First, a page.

MyBrand

You need to brand yourself as more than an actor: Part I

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Nobody told me there’d be days like these: Acting talent may only account for 7% of the reason a particular actor would be cast for a role. But, but, but I just want to act… I want to be a great actor… I want fame and fortune, yes –  but that will follow if I am just a great actor….

BZZZZZZ!

That was the “wrong” buzzer going off, in case you were wondering. Fact is, all those notions have come and gone. Relying on talent and being discovered for your talent? That ship sailed. Don’t get me wrong – having talent is vital, but your ability and skill to grow an audience can enhance and boost your brand. When used properly to support your brand, social media becomes a powerful branding tool that can eventually open up multiple opportunities to add work opportunities

I spoke with a good friend of mine yesterday and we talked about the show he was shooting. He laughed about the hosts and other folks on the show not being talented at all – nothing new there – but what   new are the reasons these jamokes got their jobs in the first place: Used to be that obviously untalented people in film and TV got there because of nepotism or worse.. but there’s a new game in town and it’s called “Social Scorecard”

The reason these talent-less and delusional folks got their gigs is because they have… drumroll please:

Followers.

They’re what we call ‘Influencers’ and they bring with their non-talent, something way more important to TV executives, promoters, PR people, affiliates and producers. Eyeballs.

If you have a following of 20 million people who will receive weeks upon weeks of promotion, press releases, inside Hollywood photos and rumors and what not – you’re just more employable than great actors, huddled in dark theaters with no audience. You simply have to bring more to the table these days, and I’ve been screaming about this for years – diversify, build your online presence and become a one-stop shop for anyone checking you out.

You can do anything – so start acting like it. See what I did there? ‘Act’ like it? Get it? Oh, shut up.

In all seriousness – in addition to having a following, what else is everyone looking for? An actor who can write, produce, promote, understand the big plan and be willing to exploit every known social media and online effort available. Let’s get crackin’…

Why is Social Media Important for Actors?

Whether you want to be cast for more roles or build your own audience, social media can help you accomplish your goals. Social media has become such an integral part of how we live and communicate that actors can cultivate their own audiences and communicate with their fans directly, sans the need of paparazzi or mega media channels. In a way, social media allows someone with a large following to act as their own mini media company. But instead of paying someone else to run PR campaigns and contact communication outlets to run stories, it can all be done by you.

In Hollywood, public perception is everything. Yet so many aspects of how you are perceived are beyond your control. But you can control what your fans read on your social media accounts. In this way, you are able to regulate the information your fans see. Ultimately, your power and leverage as an actor comes from your ability to reach out to your audience by a simple 140 character tweet.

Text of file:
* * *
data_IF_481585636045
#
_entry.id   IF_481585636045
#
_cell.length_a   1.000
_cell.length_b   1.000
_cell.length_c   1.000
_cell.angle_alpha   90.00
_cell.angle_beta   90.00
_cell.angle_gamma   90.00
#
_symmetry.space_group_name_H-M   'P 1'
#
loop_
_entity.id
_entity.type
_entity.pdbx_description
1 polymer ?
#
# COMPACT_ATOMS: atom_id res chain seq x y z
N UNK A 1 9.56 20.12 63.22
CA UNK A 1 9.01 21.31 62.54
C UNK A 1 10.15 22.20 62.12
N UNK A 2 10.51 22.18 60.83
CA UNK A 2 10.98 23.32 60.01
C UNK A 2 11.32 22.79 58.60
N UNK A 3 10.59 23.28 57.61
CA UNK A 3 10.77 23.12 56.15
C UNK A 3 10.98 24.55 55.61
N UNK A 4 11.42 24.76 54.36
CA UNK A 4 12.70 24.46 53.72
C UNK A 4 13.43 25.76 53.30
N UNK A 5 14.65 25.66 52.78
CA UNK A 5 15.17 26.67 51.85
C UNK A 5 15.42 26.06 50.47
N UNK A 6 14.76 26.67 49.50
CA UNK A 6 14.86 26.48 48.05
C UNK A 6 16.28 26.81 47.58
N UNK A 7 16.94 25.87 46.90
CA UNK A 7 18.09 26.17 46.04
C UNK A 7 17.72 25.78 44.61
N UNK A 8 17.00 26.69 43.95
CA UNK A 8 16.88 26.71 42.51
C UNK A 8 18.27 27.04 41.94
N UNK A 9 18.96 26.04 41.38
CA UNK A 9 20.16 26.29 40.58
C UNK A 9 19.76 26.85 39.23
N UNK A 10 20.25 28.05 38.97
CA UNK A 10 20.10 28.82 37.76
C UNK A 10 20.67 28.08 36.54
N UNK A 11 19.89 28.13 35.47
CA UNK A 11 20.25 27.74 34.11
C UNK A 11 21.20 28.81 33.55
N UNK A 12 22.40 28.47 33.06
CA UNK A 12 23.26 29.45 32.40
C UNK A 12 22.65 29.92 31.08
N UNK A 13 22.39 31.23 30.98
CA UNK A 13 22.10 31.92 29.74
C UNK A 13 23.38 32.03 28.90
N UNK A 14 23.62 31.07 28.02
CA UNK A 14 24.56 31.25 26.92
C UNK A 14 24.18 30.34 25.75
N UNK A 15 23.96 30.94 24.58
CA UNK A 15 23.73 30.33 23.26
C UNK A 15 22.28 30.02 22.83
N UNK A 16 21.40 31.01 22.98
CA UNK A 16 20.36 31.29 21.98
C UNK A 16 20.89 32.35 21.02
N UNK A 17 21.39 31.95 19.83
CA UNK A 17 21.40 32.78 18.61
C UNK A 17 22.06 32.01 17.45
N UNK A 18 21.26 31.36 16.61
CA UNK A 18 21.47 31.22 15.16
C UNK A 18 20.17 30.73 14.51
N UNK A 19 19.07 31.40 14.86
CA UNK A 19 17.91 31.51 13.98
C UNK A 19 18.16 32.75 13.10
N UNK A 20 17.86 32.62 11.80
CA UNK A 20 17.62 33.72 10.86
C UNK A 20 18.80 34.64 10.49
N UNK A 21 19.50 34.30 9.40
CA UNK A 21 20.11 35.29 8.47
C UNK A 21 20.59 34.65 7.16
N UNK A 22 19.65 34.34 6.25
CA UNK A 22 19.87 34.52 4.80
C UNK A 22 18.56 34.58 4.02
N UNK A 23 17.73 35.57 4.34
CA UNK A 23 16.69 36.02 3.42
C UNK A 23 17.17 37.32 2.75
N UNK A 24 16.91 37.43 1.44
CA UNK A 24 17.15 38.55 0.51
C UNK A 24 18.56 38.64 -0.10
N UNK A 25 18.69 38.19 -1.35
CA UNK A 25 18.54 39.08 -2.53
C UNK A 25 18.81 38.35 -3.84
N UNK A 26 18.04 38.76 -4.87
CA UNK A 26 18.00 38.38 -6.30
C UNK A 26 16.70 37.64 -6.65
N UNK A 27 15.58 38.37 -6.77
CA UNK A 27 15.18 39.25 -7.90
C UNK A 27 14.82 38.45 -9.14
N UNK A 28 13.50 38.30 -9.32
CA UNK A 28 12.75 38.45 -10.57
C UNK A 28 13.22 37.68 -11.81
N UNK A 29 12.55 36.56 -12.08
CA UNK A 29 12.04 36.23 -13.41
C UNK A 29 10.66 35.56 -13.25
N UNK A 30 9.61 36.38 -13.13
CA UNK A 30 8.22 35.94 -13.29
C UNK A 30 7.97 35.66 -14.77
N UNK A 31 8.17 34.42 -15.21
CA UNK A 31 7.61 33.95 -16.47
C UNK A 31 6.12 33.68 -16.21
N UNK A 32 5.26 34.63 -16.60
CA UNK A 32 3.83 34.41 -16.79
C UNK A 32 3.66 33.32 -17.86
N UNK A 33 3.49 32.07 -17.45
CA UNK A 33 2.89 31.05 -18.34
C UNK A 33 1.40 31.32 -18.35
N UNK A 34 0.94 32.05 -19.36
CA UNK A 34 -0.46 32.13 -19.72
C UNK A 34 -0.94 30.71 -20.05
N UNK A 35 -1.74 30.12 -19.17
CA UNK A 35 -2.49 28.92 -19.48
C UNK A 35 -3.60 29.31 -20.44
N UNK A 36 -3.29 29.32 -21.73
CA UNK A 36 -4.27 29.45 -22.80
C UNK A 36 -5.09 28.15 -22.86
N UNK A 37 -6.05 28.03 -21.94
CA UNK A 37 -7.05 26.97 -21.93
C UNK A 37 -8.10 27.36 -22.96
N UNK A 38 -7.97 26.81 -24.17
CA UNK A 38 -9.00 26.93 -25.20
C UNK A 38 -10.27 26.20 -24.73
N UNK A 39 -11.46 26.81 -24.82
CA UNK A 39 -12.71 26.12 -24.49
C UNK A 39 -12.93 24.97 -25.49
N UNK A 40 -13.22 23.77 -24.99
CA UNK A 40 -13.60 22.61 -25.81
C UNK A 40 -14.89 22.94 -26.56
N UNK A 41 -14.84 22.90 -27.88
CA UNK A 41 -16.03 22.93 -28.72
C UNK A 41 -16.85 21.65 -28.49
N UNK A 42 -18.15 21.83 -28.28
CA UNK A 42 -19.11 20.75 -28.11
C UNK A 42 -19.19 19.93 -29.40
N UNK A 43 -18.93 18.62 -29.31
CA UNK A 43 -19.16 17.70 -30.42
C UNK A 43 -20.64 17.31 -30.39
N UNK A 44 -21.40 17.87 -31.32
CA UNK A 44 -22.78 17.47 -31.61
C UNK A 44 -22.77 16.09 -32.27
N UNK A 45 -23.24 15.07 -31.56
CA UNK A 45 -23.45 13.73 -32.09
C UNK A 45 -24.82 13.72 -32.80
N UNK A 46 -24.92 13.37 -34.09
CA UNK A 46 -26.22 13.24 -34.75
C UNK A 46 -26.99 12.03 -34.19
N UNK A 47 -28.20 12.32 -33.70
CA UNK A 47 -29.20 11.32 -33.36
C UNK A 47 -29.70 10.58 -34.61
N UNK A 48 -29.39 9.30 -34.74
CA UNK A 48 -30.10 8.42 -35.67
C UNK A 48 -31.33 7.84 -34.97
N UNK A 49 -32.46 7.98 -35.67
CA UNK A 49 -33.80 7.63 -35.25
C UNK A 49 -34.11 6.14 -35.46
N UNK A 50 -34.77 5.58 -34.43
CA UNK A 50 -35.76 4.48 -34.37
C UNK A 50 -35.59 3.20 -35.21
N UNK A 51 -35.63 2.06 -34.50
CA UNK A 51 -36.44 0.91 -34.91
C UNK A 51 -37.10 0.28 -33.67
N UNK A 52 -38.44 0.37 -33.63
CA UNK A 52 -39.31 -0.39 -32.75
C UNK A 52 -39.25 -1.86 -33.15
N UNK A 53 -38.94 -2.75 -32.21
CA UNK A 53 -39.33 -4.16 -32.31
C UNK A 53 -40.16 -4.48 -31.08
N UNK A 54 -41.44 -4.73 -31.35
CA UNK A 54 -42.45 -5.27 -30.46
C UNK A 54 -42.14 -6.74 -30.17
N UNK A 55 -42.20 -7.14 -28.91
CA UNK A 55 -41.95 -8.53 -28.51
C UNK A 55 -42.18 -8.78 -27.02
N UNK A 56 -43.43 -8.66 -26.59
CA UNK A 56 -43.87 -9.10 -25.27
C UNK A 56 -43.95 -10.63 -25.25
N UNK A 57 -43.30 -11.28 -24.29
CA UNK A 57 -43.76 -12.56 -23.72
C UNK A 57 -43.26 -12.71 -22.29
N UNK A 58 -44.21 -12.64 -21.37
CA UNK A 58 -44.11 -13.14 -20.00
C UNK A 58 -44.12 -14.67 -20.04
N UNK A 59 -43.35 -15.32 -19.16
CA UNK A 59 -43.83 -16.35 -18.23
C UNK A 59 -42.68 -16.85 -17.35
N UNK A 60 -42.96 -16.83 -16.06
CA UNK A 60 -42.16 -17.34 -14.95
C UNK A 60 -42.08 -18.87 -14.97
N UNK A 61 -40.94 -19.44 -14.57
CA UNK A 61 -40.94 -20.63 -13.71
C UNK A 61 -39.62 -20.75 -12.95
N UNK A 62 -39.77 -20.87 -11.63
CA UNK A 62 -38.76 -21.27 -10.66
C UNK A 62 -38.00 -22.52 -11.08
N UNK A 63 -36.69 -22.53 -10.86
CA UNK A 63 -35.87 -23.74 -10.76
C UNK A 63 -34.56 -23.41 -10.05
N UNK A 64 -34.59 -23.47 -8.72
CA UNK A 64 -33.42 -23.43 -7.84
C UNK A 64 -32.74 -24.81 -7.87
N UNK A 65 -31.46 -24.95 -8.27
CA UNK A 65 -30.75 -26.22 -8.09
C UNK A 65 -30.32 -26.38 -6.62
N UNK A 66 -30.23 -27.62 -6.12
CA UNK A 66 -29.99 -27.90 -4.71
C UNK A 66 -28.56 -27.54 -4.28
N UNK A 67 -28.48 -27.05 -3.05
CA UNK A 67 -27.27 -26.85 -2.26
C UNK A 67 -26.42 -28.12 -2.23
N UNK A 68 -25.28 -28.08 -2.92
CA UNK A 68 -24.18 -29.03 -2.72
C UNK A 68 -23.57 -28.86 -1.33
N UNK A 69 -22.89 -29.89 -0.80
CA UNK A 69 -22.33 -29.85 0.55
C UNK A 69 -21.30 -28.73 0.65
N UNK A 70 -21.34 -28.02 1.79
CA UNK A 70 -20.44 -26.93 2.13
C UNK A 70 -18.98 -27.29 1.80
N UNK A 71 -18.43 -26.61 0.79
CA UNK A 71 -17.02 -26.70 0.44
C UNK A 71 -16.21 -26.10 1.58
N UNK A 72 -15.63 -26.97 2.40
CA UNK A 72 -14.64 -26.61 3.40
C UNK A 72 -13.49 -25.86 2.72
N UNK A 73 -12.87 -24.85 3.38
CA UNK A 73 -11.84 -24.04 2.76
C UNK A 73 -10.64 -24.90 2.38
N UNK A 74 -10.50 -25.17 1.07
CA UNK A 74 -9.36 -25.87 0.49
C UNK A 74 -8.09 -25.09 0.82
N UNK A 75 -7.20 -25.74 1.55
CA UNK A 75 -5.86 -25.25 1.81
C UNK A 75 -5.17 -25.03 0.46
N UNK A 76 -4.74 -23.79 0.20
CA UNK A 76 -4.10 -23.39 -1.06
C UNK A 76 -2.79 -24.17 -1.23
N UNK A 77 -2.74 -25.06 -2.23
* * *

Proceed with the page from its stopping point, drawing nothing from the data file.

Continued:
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Actors can also use social media as a free, easy method to connect with their fanbase and as a valuable marketing tool to collect feedback. Interacting with current fans creates loyalty and facilitates the longevity of the relationship. Making the effort to ask questions, read comments and have open dialogue provides valuable information as to what fans want to read about and view. Having that information gives you the tools you need to create meaningful posts that are widely viewed and shared, simultaneously strengthening the relationship with existing fans and reaching new ones.

What Is Personal Branding & Why is it Important?

Social Media Affects Your Casting Ability

The number of people that follow you is more than a popularity contest. Your reach as an actor is a valuable tool for promoting your brand, and now your following also has a direct impact on your casting marketability for roles. For better or worse, actors are getting casted partly based on the size of their social media followings, so that studios can leverage an actor’s fanbase to sell the project. Although weighing an actor’s social media power over their acting talent has created some controversy regarding the integrity of the films, an actor’s audience size is definitely a selling point the actor and their talent manager can take advantage of.

According to a report by Variety, “talent agencies and casting directors are ditching open casting calls and instead are searching Facebook, YouTube, and Twitter for their next leading actor or actress”.

Incorporating social media into the casting process has changed the way casting directors and talent agents – even those that have been in the game for decades – find new talent.

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For example, veteran US casting director Mike Fenton said last year, “There is no question that today if you have good numbers on social media, you have become a better choice to be cast.” He goes on to reiterate his point by saying, “if it came down to two professional actors, one of whom had great visibility in social media and one who was barely recognizable, we’d go with the one who could get the numbers.” Meaning that social media isn’t the main determinate of if an actor is cast, but it certainly plays a role.